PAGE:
Remark 2.6 If G is regular self-complementary graph, then G = G. The above result is holds good for Sn A (Sn ). In [16], P.S.K.Reddy et al. introduced antipodal n-sigraph of an n-sigraph as follows: The antipodal n-sigraph A(Sn ) of an n-sigraph Sn = (G, ) is an n-sigraph whose underlying graph is A(G) and the n-tuple of any edge uv in A(Sn ) is (u)(v ), where is the canonical n-marking of Sn . Further, an n-sigraph Sn = (G, ) is called antipodal n-sigraph, if Sn ) for some n-sigraph Sn . = A(Sn Proposition 2.7(P.S.K.Reddy et al. [16]) For any n-sigraph Sn = (G, ), its antipodal nsigraph A(Sn ) is i-balanced. We now characterize n-sigraphs whose S -antipodal n-sigraphs and antipodal n-sigraphs are switching equivalent. In case of graphs the following result is due to Radhakrishnan Nair and Vijayakumar [3]. Proposition 2.8 For a graph G = (V, E ), A (G) = A(G) if, and only if, G is self-centred. Proposition 2.9 For any n-sigraph Sn = (G, ), A (Sn ) A(Sn ) if, and only if, G is selfcentred. A(G) and hence by Proposition Proof Suppose A (Sn ) A(Sn ). This implies, A (G) = 2.8, we see that the graph G must be self-centred. Conversely, suppose that G is self centred. Then A (G) = A(G) by Proposition 2.8. Now, if Sn is an n-sigraph with underlying graph as self centred, by Propositions 2.1 and 2.7, A (Sn ) and A(Sn ) are i-balanced and hence, the result follows from Proposition 1.2. In [3], the authors shown that A (G) = A (G) if G is either complete or totally disconnected. We now characterize n-sigraphs whose A (Sn ) and A (Sn ) are switching equivalent. Proposition 2.10 For any signed graph S = (G, ), A (Sn ) A (Sn ) if, and only if, G is either complete or totally disconnected.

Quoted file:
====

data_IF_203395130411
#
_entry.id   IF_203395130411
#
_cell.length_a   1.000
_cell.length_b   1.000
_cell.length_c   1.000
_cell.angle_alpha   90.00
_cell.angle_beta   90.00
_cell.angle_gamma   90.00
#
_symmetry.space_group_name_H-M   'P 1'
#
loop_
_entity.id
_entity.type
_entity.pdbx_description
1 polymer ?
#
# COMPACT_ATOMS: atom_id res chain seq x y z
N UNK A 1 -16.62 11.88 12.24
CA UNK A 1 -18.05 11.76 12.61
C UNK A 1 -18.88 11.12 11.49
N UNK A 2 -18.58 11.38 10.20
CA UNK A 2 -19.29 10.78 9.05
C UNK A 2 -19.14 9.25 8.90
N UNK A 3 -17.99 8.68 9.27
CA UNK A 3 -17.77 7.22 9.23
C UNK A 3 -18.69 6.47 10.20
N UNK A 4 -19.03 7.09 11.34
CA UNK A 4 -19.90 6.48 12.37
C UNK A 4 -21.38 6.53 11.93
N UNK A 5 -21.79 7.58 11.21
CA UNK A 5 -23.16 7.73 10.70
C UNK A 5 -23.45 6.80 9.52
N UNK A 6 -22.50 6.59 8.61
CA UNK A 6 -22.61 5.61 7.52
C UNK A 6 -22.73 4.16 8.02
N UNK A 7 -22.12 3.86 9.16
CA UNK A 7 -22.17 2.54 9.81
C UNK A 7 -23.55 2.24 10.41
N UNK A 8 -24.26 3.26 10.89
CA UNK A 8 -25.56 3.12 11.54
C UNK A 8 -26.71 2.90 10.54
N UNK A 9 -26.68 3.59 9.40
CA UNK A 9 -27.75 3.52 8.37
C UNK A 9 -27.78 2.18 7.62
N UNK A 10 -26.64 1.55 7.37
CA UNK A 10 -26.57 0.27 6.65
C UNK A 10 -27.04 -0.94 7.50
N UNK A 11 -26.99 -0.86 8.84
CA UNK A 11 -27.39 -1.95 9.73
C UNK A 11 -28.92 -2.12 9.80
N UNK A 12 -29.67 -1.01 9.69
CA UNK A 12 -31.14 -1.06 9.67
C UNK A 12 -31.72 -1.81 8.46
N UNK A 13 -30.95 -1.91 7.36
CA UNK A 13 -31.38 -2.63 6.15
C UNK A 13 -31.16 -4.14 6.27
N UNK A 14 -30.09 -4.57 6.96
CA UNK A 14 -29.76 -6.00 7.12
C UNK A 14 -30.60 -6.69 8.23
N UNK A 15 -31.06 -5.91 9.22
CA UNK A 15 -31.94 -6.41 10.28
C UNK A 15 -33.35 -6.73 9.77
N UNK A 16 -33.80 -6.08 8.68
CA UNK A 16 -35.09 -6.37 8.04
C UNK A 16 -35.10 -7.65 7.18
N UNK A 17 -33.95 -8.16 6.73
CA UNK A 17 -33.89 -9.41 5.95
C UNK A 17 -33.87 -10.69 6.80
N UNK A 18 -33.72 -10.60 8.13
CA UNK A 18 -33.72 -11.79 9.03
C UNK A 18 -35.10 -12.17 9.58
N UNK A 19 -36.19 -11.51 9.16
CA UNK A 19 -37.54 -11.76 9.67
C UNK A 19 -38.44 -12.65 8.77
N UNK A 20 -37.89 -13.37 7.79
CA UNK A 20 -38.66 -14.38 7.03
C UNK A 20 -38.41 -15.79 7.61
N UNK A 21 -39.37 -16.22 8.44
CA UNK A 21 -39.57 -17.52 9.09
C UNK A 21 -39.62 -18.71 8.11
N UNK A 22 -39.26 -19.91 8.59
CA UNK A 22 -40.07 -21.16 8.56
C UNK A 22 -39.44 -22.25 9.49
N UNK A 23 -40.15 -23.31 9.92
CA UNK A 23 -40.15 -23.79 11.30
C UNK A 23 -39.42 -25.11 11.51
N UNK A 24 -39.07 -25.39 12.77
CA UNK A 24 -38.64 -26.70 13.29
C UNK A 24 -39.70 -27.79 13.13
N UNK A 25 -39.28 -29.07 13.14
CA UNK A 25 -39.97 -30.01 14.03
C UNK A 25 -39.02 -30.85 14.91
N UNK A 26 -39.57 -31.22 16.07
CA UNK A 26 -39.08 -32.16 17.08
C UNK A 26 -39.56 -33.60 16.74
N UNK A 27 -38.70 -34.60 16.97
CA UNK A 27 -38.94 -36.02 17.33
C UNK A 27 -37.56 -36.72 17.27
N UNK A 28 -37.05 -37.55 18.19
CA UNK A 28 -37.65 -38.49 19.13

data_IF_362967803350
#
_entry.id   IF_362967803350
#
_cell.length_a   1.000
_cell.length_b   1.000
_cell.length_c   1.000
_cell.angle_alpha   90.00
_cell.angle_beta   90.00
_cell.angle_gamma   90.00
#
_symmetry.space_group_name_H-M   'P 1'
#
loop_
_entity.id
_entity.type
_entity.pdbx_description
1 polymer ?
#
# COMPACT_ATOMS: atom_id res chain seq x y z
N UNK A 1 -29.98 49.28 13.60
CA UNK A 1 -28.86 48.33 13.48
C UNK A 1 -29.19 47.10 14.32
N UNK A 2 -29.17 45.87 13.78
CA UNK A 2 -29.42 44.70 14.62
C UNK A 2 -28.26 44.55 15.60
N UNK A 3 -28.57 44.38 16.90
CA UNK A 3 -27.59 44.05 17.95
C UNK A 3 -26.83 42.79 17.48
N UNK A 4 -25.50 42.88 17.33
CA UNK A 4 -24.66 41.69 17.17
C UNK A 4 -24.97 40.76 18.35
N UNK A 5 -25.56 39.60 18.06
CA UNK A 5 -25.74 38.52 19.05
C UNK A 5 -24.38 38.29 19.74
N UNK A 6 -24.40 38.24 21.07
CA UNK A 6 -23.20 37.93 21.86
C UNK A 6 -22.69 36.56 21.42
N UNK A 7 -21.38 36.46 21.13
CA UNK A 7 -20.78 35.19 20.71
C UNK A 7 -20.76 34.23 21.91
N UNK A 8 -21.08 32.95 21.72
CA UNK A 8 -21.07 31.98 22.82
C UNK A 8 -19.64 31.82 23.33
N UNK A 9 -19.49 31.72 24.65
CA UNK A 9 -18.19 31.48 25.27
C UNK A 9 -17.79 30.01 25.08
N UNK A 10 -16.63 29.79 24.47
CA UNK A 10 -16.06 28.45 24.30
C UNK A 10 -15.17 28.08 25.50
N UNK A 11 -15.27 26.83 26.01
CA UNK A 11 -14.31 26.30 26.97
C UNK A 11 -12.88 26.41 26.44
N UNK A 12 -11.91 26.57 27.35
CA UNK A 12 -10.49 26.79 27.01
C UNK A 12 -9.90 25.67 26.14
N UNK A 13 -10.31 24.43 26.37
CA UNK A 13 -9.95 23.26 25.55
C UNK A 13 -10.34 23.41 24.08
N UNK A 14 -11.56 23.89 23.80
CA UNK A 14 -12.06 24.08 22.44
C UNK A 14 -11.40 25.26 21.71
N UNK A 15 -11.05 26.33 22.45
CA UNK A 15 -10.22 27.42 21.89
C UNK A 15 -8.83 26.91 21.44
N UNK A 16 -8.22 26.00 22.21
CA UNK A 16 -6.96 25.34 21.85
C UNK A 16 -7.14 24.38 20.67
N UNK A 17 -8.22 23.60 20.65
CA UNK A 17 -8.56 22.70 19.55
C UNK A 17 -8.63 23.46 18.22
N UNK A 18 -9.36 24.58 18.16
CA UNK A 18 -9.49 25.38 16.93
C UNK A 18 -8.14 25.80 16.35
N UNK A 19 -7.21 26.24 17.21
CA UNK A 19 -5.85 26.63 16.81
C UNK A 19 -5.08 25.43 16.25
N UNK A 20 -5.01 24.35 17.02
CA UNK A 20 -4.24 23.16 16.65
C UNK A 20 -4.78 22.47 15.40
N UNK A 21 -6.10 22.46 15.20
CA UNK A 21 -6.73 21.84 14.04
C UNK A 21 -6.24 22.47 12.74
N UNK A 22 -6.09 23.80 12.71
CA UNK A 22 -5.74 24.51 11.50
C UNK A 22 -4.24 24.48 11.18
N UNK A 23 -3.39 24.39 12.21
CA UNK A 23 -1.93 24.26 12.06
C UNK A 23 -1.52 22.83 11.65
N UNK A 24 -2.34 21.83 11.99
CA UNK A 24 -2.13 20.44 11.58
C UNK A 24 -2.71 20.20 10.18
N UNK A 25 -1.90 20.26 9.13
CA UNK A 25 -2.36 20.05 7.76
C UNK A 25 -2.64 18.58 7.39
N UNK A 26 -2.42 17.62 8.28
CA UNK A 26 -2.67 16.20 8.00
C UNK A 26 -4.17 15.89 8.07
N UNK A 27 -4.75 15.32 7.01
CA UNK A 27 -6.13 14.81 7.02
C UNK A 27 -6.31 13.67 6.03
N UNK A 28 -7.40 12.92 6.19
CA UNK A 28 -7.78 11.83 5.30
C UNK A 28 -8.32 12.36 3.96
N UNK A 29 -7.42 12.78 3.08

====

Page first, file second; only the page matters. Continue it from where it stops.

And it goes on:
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Proposition 2.11 An n-sigraph Sn = (G, ) is a S -antipodal n-sigraph if, and only if, Sn is i-balanced n-sigraph and its underlying graph G is a S -antipodal graph. Proof Suppose that Sn is i-balanced and G is a A(G). Then there exists a graph H such that A (H ) = G. Since Sn is i-balanced, by Proposition 1.1, there exists an n-marking of G such that each edge uv in Sn satises (uv ) = (u)(v ). Now consider the n-sigraph Sn = (H, ), where for any edge e in H , (e) is the n-marking of the corresponding vertex in G. Then clearly, A (Sn ) = Sn . Hence Sn is a S -antipodal n-sigraph.

The following result characterize n-sigraphs which are S -antipodal n-sigraphs.

Conversely, suppose that Sn = (G, ) is a S -antipodal n-sigraph. Then there exists an n-sigraph Sn = (H, ) such that A (Sn ) = Sn . Hence G is the A (G) of H and by Proposition 2.1, Sn is i-balanced.